Each year at the kids' school we have a volunteer-appreciation tea. It used to be a breakfast until someone came to their senses and realized that getting kids to school is enough of a challenge without having to get up even earlier to make it all happen on time while dressing yourself in clothing that matches. PJ bottoms and a sequined tank are a little too much before 8 am--really, a little too 'morning after walk of shame' for elementary school.
The tea was last Tuesday, and as usual, I went. (Dressed appropriately.)
I've always volunteered in the kids' classes. My mad Xeroxing and laminating skills are world-class, baby. The main thing I do now, though, is our school Art Masterpiece program. (It's really rewarding, the kids love it; but also lot of work. I sweat and complain and stress about it from November thru April. I prep the supplies for every class at the school and I teach a class or two; but each class has it's own volunteer to teach the lessons.)
I'm friendly with my kids' teachers, so I was standing around talking with them, when I hear my favorite Kindergarten teacher start talking about the Volunteer of the Year award, and how "a few teachers are gonna come up and talk about her." The group I'd been chatting with walked to the front of the room.
And I got a knot in my stomach, because what were the chances???....nah....
And right then I heard my name announced. I stood there, a little shocked, until they called me to come up too.
They said really nice things about me and it was totally cool. This year, I taught an extra fifth grade class because the teacher couldn't get a volunteer; I was teaching Ben's anyway, so I was already prepped up--I figured why not? I dubbed this class 'the delinquents' in private as they were kinda rough and not always on their best behavior.
I felt <>this big for naming them that when their teacher said how much they enjoyed my visits, and that as they were making me a card that day, they were all contributing ideas for it, of artwork I'd shown them and artists by name. She said they really took in a lot of what I taught them, even if it didn't always seem like it. I was moved. The inside-of-my-cheek biting began, as well as the pinching of my hand I do to keep from crying in public. (I am the world's biggest baby, I swear.)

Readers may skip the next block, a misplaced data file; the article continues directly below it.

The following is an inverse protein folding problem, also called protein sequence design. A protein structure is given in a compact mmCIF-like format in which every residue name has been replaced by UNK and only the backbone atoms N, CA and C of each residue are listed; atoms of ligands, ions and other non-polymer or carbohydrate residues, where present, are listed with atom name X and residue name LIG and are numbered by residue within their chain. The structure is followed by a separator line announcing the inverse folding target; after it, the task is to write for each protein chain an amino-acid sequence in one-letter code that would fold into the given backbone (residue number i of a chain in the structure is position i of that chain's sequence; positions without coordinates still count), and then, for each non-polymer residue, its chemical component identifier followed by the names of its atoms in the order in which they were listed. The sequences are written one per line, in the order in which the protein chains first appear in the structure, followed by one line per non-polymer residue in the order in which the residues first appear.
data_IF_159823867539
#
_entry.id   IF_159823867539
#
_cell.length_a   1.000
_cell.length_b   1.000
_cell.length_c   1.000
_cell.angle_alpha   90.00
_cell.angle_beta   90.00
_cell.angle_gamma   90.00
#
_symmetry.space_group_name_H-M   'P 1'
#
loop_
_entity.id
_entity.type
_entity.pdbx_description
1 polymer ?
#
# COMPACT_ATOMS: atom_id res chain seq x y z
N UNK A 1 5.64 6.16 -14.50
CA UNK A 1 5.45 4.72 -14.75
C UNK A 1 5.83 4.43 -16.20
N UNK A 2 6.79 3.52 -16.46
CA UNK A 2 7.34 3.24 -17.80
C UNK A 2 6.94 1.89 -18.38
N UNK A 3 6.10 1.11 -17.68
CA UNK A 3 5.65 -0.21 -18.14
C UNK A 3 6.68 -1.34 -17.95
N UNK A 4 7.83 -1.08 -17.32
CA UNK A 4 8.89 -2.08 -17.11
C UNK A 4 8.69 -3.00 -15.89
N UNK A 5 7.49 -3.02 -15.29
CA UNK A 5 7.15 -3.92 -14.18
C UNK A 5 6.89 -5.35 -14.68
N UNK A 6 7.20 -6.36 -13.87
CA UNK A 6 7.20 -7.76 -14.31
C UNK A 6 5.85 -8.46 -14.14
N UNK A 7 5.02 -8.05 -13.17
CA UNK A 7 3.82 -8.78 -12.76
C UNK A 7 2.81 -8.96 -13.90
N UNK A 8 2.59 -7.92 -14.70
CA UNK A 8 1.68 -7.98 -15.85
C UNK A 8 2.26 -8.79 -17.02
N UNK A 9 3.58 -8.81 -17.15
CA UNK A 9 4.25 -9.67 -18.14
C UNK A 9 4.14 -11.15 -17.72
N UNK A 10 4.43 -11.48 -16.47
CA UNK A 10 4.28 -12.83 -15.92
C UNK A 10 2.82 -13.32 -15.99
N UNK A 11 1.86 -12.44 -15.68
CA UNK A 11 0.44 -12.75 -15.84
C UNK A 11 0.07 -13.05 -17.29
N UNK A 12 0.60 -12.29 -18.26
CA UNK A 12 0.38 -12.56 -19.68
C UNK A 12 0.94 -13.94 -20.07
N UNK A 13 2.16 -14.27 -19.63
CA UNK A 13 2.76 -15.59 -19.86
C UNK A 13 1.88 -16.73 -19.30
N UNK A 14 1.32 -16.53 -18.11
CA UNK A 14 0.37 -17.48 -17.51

Ryan's teacher, a man of few words, said a few, the one that made me smile was "when she comes to our classroom, she's like a breath of fresh air." :D
Then Ben's teacher was talking. She's had both Nolan and Ben in her classes, and when she started...well, no amount of any cheek biting-hand pinching worked. I teared right up. She said that the kids liked when I came to class, and that she felt it was a good quality of mine that I stressed to the kids that their finished piece didn't have to look like the example (fifth graders are very into making it look exactly like the example)--that it was their art and whatever they came up with was fine, to express themselves. She then said, "and as an aside, I have to say I've had the pleasure of having both her older boys in my class and they are just fantastic kids, they are such wonderful examples...and of citizenship...." I lost some of this part but then she said "..and I know it's because they have a good example at home, she is a really good Mom." (and then she got teary too)
The last teacher said she echoed those sentiments and how Audrey was like her class mascot. How the lecture I gave the kids on genetics (I'd done it for her last year when Nolan was in her class and did it again this year when they did cell biology) still had the kids talking and asking questions. :D
Afterwards, another Mom came up to me and said she had no idea Art M was a volunteer program; and she went on to tell me how when her children have their lesson, they come home and that is all they talk about.
Yes!!! I heard myself cheer in my head.
I was moved by it all, but the thing that sticks with me is the "really good Mom."
Because as we all know, parenting is the one job in the world where there are no annual reviews. No raises. Aside from the sticky hugs, not many perks. You do it, and hope to heaven you're doing it right, or as best you can, and that you are not raising bad people.
When my friend, my boys teacher, stood in front of a roomful of people and called me a good Mom, it felt like I got an A.
An "A" in Advanced Mommy.
It felt pretty good. It made me feel less guilty about all those times I roll my eyes and count the minutes until bedtime when I hear "Mooo-ooom!" or the number of times I actually say "can you get OFF OF ME?" when Audrey grabs onto an arm or leg or lap again.
And I feel just cocky enough to say this...
Today, I rock!